Whitney Houston’s Emmy Yanked From Auction by Judge

Television Academy had sued auction house, claiming that it only loaned the trophy to the singer

If you were saving all your cash for Whitney Houston‘s Emmy, put away your checkbook; it won’t be going up for sale this weekend, after all.

Heritage Auctions, which had planned to auction off the trophy awarded to Houston in 1986, has withdrawn the Emmy from the auction after a judge issued a temporary restraining order blocking the sale of the item.

“We fought the good fight, but we respect the Court’s decision,” Heritage Auctions president Greg Rohan told TheWrap in a statement. “As ordered, the award will be withdrawn from the auction and returned to the Houston family.”

The Academy of Television Arts & Sciences filed suit against Heritage earlier this week, saying that the Emmy for Outstanding Individual Performance in a Variety or Music Program that the Academy awarded to Houston in 1986 for her Grammys performance of “Saving All My Love for You” still belongs to the organization. According to the Academy, it only loans the statuettes to the recipients and retains the ownership.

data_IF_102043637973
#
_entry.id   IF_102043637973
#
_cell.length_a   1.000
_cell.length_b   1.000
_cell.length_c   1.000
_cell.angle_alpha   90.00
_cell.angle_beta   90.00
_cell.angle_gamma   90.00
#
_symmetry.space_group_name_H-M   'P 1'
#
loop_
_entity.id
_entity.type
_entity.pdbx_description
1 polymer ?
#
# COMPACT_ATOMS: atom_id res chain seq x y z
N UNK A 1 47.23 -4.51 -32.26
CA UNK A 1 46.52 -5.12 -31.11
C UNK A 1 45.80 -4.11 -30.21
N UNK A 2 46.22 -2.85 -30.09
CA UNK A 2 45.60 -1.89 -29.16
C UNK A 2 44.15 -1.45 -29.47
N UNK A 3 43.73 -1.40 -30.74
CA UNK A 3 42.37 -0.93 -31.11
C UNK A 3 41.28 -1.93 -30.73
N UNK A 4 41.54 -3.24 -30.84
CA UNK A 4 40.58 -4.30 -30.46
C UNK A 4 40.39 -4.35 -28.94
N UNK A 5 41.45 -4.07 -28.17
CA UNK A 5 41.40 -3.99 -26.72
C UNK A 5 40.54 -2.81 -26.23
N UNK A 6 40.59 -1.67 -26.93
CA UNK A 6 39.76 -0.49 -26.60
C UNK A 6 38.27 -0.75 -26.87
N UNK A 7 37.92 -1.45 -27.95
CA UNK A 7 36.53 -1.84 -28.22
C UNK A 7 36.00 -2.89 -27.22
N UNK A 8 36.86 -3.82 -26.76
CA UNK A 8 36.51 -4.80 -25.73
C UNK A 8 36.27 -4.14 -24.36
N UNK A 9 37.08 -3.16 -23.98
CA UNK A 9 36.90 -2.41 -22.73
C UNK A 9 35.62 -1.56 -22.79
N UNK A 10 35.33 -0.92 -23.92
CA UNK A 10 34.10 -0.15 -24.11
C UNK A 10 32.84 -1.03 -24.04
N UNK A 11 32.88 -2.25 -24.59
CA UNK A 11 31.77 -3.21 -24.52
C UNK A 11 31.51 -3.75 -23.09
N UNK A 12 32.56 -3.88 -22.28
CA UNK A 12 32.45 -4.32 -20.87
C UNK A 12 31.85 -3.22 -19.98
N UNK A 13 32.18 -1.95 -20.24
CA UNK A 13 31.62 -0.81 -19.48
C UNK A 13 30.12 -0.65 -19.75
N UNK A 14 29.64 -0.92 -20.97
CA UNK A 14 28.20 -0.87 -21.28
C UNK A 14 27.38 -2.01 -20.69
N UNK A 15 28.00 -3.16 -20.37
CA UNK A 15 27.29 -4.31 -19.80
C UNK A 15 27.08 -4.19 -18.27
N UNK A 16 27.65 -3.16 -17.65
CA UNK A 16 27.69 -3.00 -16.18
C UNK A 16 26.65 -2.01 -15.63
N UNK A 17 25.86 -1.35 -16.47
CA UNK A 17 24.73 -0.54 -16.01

The trophy, which was consigned to Heritage directly by Houston’s family, was due to go up for auction on Friday.

However, on Thursday, a judge granted the Academy’s application for a temporary restraining order.

In opposition to the Academy’s application, Heritage had filed papers with the court on Thursday stating, “The Academy’s contentions defy principles of property and contract law, as well as the Copyright Act. … The Academy can present no evidence that Ms. Houston ever assented to (or was even aware of) any of the property restrictions that it ow asserts, even though such restrictions could arise only by contract.”

Pamela Chelin contributed to this report.

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